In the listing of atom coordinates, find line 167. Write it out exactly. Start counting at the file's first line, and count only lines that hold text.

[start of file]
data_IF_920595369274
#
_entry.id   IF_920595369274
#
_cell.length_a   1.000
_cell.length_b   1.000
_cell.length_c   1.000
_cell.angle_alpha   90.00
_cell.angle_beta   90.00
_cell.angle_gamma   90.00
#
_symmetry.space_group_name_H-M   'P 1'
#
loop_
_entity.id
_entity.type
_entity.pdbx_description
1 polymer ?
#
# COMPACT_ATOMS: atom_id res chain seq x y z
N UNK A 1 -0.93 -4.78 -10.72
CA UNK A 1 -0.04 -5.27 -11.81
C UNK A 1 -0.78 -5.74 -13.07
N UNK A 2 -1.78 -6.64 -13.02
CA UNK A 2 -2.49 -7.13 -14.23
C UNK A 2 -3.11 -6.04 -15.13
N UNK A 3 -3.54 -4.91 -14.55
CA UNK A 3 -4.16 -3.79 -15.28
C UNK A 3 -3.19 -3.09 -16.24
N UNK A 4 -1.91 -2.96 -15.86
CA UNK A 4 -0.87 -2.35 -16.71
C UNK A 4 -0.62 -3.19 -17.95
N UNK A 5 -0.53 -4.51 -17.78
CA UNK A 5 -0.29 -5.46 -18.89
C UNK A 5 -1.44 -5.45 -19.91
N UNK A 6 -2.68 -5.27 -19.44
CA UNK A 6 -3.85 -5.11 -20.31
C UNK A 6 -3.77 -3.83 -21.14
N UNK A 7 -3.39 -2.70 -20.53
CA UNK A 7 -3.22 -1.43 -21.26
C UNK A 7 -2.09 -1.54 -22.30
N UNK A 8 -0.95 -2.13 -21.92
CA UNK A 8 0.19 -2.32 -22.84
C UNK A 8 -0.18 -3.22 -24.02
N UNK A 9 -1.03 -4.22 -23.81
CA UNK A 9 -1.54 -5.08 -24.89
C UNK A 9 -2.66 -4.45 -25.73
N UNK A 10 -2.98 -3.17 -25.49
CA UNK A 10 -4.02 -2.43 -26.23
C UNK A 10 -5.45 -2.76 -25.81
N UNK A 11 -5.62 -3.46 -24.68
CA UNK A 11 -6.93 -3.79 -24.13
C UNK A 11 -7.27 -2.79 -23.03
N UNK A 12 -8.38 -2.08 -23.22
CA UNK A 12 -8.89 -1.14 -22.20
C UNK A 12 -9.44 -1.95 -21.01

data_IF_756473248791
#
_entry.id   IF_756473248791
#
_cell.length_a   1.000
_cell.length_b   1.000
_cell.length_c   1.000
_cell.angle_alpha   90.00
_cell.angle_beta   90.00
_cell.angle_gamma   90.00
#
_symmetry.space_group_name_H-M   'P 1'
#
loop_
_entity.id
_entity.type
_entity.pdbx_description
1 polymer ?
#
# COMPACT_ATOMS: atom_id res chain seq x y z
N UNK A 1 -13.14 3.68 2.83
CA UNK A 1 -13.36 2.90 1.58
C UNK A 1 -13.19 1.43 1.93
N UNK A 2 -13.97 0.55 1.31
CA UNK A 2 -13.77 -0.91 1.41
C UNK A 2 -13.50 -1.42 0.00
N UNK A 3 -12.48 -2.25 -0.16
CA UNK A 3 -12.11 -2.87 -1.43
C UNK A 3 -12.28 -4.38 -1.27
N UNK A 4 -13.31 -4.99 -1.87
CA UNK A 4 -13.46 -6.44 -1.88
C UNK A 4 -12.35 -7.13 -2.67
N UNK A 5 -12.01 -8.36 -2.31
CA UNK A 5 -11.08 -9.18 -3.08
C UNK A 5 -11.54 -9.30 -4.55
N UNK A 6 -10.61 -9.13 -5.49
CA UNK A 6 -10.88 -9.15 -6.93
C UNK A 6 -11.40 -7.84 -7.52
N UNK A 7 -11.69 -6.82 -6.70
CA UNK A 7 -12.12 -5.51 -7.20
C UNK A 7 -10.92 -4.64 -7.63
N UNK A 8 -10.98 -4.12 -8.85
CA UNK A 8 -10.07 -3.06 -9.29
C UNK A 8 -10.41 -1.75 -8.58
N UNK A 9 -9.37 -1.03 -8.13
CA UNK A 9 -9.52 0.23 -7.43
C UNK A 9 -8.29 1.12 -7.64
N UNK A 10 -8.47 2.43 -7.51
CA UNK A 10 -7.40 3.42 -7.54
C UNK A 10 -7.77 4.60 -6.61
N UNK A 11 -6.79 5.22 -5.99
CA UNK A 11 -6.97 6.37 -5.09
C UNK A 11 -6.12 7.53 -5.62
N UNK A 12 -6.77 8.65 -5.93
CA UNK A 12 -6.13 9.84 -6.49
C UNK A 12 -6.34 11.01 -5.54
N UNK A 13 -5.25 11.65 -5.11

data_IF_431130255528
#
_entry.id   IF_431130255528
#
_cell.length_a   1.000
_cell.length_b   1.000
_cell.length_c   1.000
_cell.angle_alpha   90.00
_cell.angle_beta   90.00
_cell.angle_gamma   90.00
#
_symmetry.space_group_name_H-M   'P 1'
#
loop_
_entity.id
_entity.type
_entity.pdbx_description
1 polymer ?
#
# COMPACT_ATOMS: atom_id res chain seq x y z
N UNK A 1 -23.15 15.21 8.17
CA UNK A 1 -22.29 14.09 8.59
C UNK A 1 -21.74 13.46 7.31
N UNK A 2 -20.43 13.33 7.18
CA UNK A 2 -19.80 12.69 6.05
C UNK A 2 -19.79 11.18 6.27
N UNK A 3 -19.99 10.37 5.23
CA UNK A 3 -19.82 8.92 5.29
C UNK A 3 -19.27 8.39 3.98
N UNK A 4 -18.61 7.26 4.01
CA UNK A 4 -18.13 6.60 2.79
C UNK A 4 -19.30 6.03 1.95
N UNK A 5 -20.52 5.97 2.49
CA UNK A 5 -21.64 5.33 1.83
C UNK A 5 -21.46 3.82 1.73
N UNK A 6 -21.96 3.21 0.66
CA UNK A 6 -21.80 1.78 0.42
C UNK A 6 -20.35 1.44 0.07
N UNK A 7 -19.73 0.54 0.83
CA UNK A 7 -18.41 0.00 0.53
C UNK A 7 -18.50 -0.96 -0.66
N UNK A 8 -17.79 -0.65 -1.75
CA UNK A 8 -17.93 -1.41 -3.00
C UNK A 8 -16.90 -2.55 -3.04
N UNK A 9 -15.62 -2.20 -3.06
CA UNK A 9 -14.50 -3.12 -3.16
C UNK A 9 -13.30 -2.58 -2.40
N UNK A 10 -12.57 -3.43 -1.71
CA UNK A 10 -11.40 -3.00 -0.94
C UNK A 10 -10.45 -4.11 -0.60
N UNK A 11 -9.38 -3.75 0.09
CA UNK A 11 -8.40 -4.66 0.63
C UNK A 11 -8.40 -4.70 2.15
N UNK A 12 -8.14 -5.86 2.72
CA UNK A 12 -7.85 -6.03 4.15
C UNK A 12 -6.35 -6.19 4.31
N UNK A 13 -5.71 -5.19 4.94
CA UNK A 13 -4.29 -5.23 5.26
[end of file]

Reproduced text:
N UNK A 12 -8.14 -5.86 2.72